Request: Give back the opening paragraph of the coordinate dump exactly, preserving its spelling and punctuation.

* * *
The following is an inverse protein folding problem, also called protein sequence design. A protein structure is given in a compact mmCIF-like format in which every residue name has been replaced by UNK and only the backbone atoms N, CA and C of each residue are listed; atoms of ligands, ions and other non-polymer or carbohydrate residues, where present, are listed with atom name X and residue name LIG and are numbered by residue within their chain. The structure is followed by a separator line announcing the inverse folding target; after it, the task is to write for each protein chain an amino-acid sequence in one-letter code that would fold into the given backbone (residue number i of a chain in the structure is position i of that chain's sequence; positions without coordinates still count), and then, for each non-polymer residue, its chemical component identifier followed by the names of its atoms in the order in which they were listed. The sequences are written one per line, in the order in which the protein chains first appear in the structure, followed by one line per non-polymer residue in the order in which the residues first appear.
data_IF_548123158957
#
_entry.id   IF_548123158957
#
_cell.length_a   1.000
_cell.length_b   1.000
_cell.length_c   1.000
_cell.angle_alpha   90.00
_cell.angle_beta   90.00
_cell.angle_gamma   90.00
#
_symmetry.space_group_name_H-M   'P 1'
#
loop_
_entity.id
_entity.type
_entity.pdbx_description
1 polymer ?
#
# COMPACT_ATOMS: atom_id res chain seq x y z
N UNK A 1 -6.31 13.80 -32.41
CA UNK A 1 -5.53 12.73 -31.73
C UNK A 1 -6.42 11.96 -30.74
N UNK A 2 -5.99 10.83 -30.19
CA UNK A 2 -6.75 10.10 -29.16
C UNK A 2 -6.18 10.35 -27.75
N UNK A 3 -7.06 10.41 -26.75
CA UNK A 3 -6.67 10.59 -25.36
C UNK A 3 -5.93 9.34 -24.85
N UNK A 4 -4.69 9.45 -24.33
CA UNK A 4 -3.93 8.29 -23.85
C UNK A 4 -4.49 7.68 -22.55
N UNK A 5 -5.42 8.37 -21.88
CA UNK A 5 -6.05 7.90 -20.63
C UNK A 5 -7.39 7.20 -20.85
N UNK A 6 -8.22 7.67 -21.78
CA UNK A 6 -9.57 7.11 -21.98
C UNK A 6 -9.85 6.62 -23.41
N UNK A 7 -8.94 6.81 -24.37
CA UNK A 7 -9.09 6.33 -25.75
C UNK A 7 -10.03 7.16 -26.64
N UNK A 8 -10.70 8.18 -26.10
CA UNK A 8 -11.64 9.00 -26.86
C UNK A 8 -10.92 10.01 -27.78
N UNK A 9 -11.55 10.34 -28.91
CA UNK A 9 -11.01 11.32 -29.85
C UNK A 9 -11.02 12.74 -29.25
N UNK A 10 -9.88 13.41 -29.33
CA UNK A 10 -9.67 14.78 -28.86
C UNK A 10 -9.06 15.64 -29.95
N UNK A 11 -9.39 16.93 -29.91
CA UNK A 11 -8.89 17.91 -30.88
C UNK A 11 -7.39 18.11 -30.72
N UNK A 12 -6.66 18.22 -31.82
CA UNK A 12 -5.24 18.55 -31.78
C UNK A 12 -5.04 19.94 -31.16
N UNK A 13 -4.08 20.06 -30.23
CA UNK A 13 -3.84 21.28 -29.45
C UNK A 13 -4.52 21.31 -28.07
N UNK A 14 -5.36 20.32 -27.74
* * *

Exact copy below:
The following is an inverse protein folding problem, also called protein sequence design. A protein structure is given in a compact mmCIF-like format in which every residue name has been replaced by UNK and only the backbone atoms N, CA and C of each residue are listed; atoms of ligands, ions and other non-polymer or carbohydrate residues, where present, are listed with atom name X and residue name LIG and are numbered by residue within their chain. The structure is followed by a separator line announcing the inverse folding target; after it, the task is to write for each protein chain an amino-acid sequence in one-letter code that would fold into the given backbone (residue number i of a chain in the structure is position i of that chain's sequence; positions without coordinates still count), and then, for each non-polymer residue, its chemical component identifier followed by the names of its atoms in the order in which they were listed. The sequences are written one per line, in the order in which the protein chains first appear in the structure, followed by one line per non-polymer residue in the order in which the residues first appear.